Health - Pharmacology - 17.08.2022
Anti-sickness drug being trialled for dementia-related hallucinations
A national study led by UCL researchers is investigating whether a readily available anti-sickness drug could treat dementia-related hallucinations. The Trial of Ondansetron as a Parkinson's HAllucinations Treatment, or TOP HAT study, is now recruiting volunteers across England, Scotland and Wales to evaluate whether ondansetron, an anti-sickness drug used in the NHS for cancer patients, could also be used for treating hallucinations in people with Lewy body dementia or Parkinson's disease.
Health - Pharmacology - 15.07.2022
New study evaluates pharmacological treatment for insomnia
Two drugs, eszopiclone and lemborexant - both not currently licenced for the treatment of insomnia in the UK - were shown to perform better than others, both in the acute and long-term treatment of insomnia in adults, according to a new Oxford study exploring the pharmacological management of insomnia.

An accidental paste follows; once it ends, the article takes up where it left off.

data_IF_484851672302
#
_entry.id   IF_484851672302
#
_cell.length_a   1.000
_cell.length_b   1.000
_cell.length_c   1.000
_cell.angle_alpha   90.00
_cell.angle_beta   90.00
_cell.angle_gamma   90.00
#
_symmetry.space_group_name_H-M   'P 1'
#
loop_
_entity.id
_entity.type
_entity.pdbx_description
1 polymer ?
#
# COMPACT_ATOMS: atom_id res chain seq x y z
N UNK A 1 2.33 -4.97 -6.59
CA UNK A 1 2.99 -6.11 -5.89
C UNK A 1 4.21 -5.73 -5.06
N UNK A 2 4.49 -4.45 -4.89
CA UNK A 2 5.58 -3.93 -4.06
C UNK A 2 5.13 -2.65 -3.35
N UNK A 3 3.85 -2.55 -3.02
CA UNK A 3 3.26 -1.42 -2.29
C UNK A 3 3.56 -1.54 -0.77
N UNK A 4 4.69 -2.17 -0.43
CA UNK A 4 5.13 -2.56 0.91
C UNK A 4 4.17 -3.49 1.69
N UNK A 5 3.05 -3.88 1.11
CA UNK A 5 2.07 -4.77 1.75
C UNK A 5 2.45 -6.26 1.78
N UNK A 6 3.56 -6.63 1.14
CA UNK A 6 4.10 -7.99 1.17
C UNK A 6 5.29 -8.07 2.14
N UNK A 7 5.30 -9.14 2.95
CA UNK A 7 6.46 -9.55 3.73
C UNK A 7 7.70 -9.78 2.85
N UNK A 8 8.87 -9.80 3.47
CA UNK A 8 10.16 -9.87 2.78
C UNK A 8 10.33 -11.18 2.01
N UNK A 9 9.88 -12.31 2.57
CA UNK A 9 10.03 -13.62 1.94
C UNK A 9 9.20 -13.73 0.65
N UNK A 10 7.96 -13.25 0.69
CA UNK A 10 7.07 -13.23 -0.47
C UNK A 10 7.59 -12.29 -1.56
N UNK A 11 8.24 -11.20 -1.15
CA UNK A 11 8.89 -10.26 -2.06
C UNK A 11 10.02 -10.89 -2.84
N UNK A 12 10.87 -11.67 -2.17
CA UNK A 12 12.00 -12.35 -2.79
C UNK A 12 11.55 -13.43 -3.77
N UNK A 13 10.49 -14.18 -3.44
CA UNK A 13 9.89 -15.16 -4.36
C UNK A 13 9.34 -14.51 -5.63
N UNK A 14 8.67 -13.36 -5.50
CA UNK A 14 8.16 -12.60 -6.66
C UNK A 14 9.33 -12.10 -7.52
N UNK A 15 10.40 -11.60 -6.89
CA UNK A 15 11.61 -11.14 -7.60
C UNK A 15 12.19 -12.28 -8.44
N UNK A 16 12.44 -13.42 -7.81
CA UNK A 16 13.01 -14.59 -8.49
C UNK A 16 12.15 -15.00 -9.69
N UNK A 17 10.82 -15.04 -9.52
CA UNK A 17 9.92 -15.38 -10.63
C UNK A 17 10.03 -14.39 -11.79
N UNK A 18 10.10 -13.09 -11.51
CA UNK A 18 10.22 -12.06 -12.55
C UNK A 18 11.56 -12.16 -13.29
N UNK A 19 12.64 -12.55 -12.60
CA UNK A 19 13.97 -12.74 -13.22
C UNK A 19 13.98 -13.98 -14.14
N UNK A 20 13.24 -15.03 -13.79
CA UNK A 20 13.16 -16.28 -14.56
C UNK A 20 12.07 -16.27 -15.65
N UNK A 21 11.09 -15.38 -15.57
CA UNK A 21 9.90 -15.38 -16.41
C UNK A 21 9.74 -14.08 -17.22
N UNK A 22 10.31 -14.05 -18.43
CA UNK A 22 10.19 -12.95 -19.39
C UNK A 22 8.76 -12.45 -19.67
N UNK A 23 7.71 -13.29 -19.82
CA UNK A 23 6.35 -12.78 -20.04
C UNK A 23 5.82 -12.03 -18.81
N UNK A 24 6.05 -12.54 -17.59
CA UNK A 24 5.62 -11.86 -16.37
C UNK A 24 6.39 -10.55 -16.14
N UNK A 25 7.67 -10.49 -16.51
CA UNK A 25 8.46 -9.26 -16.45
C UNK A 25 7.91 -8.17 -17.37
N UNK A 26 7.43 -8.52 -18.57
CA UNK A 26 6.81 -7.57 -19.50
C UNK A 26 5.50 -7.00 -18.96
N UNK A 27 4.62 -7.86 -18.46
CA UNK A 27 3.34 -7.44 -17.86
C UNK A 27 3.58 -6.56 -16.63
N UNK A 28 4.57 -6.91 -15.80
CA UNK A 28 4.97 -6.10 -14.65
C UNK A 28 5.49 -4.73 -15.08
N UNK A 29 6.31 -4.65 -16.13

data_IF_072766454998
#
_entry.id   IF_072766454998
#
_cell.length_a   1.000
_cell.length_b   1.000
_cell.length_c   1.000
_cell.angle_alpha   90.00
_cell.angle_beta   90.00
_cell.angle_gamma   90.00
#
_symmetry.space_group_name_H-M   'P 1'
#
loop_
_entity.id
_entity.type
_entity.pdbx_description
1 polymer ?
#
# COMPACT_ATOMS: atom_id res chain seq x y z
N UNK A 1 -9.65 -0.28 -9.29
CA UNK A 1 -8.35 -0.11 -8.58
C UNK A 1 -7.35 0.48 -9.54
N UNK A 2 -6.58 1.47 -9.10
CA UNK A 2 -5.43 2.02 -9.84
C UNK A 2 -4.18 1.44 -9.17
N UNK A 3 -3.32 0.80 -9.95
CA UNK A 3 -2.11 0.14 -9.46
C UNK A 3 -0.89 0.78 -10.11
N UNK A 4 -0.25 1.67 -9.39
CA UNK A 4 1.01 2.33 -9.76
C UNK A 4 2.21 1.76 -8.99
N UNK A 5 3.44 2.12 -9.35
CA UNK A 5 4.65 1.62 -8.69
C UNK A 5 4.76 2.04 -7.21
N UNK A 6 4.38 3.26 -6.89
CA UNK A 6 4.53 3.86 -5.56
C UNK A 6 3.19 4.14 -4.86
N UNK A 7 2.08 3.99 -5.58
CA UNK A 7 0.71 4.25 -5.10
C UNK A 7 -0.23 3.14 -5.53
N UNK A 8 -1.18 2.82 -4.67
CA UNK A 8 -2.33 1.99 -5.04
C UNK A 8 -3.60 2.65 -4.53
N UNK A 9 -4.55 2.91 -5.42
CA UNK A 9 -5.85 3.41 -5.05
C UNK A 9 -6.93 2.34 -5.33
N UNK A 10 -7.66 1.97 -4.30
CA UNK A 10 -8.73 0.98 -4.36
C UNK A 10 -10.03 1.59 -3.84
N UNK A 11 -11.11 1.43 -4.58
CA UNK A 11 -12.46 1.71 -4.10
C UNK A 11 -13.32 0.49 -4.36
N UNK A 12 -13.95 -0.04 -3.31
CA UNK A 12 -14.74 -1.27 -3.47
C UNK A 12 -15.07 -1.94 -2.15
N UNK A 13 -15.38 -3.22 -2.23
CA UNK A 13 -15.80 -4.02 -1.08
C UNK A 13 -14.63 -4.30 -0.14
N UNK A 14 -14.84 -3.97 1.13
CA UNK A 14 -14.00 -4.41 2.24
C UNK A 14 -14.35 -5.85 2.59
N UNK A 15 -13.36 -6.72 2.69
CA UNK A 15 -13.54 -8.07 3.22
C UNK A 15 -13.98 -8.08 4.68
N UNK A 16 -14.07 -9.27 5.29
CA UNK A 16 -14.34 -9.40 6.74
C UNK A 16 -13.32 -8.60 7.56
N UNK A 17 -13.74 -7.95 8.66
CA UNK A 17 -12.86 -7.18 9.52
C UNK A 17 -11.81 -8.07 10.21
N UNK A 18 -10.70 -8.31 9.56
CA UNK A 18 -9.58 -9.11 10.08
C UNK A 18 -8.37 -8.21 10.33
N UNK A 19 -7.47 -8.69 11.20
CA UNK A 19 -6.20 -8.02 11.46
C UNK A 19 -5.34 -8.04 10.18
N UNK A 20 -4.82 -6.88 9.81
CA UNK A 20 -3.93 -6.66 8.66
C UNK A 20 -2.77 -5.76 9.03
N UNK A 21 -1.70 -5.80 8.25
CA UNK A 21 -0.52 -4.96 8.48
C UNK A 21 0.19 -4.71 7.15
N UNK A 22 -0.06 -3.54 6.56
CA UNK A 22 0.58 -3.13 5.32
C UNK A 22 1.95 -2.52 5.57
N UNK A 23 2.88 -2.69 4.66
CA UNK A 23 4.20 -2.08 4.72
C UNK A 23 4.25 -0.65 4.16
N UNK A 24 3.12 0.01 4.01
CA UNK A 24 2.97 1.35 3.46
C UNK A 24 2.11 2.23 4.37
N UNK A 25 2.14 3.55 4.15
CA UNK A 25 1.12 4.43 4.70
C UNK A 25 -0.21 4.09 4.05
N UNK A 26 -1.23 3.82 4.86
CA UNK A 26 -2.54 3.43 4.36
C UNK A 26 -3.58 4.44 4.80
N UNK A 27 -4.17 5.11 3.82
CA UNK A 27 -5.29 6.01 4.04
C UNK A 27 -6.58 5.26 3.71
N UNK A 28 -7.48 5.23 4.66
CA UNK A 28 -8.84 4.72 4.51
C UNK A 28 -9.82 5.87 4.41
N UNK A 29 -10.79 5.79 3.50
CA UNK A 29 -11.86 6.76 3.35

Health - Pharmacology - 29.06.2022
Later diagnosis of children with Wilms tumours in the UK leads to lower survival chances
Children in the UK and Republic of Ireland who are diagnosed with Wilms tumour - the most common children's kidney cancer - are less likely to survive without relapse than those in Germany and France due to later diagnosis, finds a new study led by UCL researchers. The study, published in JCO Global Oncology , compared tumour size and stage of cancer at diagnosis with survival chances of 3,176 children with Wilms tumour.